by Mark Naison | special to NewBlackMan
Every spring without fail, a Teach for America recruiter approaches me and asks if they can come to my classes and recruit students for TFA, and every year, without fail, I give them the same answer: “Sorry. Until Teach for America changes its objective to training lifetime educators and raises the time commitment to five years rather than two, I will not allow TFA to recruit in my classes. The idea of sending talented students into schools in high poverty areas and then after two years, encouraging them to pursue careers in finance, law, and business in the hope that they will then advocate for educational equity rubs me the wrong way”
It was not always thus. Ten years ago, when a Teach for American recruiter first approached me, I was enthusiastic about the idea of recruiting my most idealistic and talented students for work in high poverty schools and allowed the TFA representative to make presentations in my classes, which are filled with Urban Studies and African American Studies majors. Several of my best students applied, all of whom wanted to become teachers, and several of whom came from the kind of high poverty neighborhoods TFA proposed to send its recruits to teach in.
Not one of them was accepted!
LOS ANGELES – Peter Falk, the stage and movie actor who became identified as the squinty, rumpled detective in "Columbo," which spanned 30 years in prime-time television and established one of the most iconic characters in movie police work, has died. He was 83.HuffPo
Falk died Thursday in his Beverly Hills home, according to a statement released Friday by family friend Larry Larson.
In a court document filed in December 2008, Falk's daughter Catherine Falk said her father was suffering from Alzheimer's disease.
What if a Principal Allows Teachers to be "Bad"?
The rhetoric about "bad teachers" may never go away -- in part some teachers will always perform poorly, act irresponsibly, and so on (just as there are poor performers and irresponsible people in all professions and fields). That said, what bothers me most about the rhetoric is that it continually oversimplifies the problem. Too many commentators seem to assume that bad people magically pop up in schools to torture principals and belittle children. But reality is more complex.
One situation that has arisen in numerous anecdotes I've heard from teachers is that a Principal will allow selected teachers (often their friends) to behave irresponsibly or worse. Examples include showing up late, parking illegally, dressing inappropriately, eating meals with the Principal instead of teaching, leaving other people in charge of their class while they run errands, and, in at least one instance, abusing children.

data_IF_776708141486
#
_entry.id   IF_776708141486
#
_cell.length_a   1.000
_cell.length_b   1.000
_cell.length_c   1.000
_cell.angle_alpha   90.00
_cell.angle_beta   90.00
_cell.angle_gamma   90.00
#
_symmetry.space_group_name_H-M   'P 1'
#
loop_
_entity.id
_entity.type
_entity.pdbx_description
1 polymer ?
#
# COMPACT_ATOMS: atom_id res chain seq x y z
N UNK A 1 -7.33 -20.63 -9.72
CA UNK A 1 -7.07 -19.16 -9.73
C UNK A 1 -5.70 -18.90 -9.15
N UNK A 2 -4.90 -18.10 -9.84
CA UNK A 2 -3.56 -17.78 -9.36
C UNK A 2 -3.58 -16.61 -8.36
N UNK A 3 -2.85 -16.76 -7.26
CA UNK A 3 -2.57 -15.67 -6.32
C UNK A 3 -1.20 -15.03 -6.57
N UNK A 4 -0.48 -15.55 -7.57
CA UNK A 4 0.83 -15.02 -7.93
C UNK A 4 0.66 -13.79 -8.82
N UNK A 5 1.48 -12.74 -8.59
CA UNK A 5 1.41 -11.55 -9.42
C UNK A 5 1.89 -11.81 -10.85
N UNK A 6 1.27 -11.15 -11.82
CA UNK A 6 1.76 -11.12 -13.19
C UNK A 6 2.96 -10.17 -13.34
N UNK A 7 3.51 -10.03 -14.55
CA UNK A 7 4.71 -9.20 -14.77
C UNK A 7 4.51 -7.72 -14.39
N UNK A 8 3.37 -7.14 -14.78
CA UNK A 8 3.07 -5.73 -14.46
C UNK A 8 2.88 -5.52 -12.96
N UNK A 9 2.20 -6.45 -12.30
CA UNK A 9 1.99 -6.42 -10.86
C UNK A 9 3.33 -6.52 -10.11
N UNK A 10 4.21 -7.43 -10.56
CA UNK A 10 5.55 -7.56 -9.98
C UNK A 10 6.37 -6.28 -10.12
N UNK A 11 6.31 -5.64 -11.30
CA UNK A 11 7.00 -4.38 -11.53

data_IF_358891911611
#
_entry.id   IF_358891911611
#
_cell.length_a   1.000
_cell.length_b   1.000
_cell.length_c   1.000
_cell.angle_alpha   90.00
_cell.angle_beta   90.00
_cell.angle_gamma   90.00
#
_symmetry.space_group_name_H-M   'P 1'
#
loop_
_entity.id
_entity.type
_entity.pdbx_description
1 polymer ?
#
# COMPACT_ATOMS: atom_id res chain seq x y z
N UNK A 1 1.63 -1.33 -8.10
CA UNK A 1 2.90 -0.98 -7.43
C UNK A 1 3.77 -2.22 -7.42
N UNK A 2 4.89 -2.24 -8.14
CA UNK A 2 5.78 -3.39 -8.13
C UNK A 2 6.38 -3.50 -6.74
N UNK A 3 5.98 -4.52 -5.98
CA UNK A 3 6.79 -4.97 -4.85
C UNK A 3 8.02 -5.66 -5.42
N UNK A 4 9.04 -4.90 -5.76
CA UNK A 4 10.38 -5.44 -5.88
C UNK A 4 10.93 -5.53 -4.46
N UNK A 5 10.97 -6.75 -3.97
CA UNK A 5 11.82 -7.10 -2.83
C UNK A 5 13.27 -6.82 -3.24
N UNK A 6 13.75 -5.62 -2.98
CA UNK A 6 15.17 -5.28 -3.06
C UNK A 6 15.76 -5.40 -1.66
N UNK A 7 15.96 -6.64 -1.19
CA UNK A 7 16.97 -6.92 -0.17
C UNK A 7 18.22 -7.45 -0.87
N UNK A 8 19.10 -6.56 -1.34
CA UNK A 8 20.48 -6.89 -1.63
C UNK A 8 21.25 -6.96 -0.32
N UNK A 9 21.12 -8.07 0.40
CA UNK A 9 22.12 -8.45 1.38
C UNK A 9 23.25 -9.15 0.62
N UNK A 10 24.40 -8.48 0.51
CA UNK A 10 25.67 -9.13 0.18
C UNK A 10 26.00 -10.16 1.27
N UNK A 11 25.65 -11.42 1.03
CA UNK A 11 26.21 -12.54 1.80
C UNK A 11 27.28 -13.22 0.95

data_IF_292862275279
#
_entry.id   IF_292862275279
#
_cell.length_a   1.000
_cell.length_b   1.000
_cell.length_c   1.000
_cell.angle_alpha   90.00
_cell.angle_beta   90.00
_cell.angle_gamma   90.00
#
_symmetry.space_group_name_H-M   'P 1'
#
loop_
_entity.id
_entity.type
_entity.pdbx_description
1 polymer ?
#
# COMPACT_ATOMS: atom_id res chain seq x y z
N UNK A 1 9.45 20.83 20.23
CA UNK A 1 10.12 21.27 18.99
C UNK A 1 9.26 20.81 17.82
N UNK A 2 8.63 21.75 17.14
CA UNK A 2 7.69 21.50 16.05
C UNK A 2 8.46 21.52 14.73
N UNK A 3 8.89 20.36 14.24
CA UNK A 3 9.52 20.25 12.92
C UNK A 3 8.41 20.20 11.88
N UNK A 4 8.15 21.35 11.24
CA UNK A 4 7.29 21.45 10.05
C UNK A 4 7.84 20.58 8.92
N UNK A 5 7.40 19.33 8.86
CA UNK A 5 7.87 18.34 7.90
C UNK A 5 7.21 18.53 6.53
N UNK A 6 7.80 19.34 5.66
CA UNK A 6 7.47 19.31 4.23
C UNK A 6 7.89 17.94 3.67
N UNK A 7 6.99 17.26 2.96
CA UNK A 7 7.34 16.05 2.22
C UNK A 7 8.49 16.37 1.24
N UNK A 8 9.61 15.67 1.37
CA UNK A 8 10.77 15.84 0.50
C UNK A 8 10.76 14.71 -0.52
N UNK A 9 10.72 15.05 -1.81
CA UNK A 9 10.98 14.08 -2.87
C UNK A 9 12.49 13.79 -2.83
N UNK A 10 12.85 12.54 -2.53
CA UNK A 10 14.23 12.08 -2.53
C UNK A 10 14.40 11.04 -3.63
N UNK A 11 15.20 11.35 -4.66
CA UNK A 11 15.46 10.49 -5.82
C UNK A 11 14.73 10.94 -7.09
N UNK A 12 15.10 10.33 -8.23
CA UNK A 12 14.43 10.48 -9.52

Are "bad teachers" a problem in these schools? Absolutely -- and they should be dealt with -- but not following the script we normally read (teacher is bad, principal wants to fire him/her, union steps in). In these cases, the story I hear is that a "bad" principal allows a few teachers to do as they please while the rest of the teachers stew in outrage and cower in fear.
Did the Principal in these situations make these teachers bad? It's not quite that simple. But these Principals have certainly negatively impacted the performance of a few teachers while subsequently damaging the climate and performance of the school as a whole.
Situations like these are why I worry more about the extent of the damage done by irresponsible Principals than I do about the damage done by irresponsible teachers.
Clarence Anicholas Clemons, Jr. (January 11, 1942 – June 18, 2011), also known as The Big Man, was an American musician and actor. From 1972 until his death, he was a prominent member of Bruce Springsteen's E Street Band, playing the saxophone. He released several solo albums and in 1985 had a hit single with "You're a Friend of Mine", a duet with Jackson Browne. As a guest musician he also featured on Aretha Franklin's classic "Freeway of Love" and on Twisted Sister's "Be Chrool to Your Scuel" as well as performing in concert with The Grateful Dead and Ringo Starr & His All-Starr Band. As an actor Clemons featured in several films, including New York, New York and Bill & Ted's Excellent Adventure. He also made cameo appearances in several TV series, including Diff'rent Strokes, Nash Bridges, The Simpsons and The Wire. Together with his television writer friend Don Reo he published his autobiography, Big Man: Real Life & Tall Tales, in 2009. Clemons suffered a stroke on June 12, 2011 and died of complications from the stroke on June 18. He was 69 years old.